Record Profit Posted by Qantas

The first payment of a dividend in the past seven years highlights a huge turnaround for the Australian airline Qantas Airways, which just two years ago were selling terminals, laying off employees and deferring aircraft orders to stave off losses from the big battle it was facing for the dominance in skies over Australia.

The dividend comes during a time when its largest regional rivals, which includes Cathay Pacific Airways, remain sluggish.

Qantas, referred to as the Flying Kangaroos posted on Wednesday an increase of 85% in its net profit through June for the year to A$1.03 billion equal to $780 million.

This result, which Qantas told reporters was the best in the 95-year old history of the company, comes only two years after a loss for the year of A$2.8 billion amidst a costly war on prices with Virgin Australia Holdings

The recovery by Qantas owes a great deal to the painful decisions that management had to make. The executives bet that defending the share in the domestic market of 65% was far more important than catering to investors that are yield hungry.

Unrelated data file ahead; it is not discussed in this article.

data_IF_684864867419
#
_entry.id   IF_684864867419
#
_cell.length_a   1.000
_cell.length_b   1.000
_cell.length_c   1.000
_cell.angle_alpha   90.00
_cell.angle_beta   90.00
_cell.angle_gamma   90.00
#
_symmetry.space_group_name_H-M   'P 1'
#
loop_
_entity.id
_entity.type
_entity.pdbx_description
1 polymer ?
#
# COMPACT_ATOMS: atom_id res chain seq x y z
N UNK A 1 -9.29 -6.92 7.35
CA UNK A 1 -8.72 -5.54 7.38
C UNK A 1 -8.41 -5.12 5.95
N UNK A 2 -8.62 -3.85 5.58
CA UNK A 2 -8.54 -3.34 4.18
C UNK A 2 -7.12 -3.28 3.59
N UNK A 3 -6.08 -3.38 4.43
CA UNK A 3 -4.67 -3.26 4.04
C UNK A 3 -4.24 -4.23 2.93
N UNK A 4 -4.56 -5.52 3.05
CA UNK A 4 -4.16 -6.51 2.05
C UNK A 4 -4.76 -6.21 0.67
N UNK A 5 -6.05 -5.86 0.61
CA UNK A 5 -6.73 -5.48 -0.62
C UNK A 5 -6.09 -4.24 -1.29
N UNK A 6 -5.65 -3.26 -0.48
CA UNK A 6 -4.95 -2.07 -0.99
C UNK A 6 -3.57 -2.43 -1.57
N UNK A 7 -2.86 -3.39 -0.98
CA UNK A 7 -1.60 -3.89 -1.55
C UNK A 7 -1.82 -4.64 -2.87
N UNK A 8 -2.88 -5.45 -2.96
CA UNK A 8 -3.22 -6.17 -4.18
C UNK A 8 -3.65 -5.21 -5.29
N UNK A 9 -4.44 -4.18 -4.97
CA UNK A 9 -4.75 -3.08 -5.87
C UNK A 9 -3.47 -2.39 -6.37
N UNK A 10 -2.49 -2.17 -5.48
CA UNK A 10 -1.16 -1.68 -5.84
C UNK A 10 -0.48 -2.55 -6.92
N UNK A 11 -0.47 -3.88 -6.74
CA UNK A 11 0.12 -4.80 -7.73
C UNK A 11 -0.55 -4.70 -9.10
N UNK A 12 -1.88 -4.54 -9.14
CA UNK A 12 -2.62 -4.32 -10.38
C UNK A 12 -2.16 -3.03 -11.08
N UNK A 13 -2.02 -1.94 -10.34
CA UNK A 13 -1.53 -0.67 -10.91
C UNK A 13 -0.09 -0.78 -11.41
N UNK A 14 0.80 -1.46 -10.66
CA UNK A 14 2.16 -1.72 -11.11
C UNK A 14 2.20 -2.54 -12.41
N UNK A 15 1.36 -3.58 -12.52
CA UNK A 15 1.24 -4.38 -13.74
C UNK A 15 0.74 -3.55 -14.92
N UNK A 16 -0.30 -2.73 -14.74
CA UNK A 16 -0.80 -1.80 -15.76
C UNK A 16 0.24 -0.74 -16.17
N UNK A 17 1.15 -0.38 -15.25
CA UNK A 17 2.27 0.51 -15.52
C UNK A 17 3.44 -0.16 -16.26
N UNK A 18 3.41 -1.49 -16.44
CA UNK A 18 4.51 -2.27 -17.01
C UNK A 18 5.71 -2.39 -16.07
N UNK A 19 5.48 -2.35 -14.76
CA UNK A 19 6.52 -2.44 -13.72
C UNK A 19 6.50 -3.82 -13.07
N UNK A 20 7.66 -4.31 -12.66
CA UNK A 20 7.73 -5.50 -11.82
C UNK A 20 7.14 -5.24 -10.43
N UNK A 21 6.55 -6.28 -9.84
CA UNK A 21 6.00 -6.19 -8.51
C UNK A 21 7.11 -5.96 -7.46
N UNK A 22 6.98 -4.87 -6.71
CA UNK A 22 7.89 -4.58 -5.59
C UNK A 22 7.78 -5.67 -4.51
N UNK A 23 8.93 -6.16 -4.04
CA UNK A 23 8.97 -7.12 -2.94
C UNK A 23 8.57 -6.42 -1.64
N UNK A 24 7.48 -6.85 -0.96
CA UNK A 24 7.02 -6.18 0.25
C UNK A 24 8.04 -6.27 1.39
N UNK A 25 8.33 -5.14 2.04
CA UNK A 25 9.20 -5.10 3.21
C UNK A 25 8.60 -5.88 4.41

Late in 2013, the airline set a goal of saving over A$2 billion by flying plane more, reducing employees and overhauling fleet.

Since that time, Qantas cut annual costs by $1.66 billion and said on Wednesday that it was on track to save as much A$166 billion in its annual costs.

Alan Joyce the CEO at Qantas said that without that there would have been a huge loss.

Joyce added that the fuel hedged by Qantas saved the business A$644 million in comparison to the prior year, as the air carrier avoided the missteps in its strategy that led to the net slump in profits reached 82%.

In early August, Cathay posted a loss in fuel hedging of over $579 million after it was caught on the opposite side of the swings in global prices of oil.

Investors at Qantas were rewards for patients with the last dividend of 7 cents Australian representing the first payout since 2009.

Qantas’ battle with Virgin Australia shows that both would buy back shares that have been capitalized rising by 2.4% to outpace the back shares.

Qantas battle with its rival Virgin Australia, with seats being added and airfares slashed to woo in customers.

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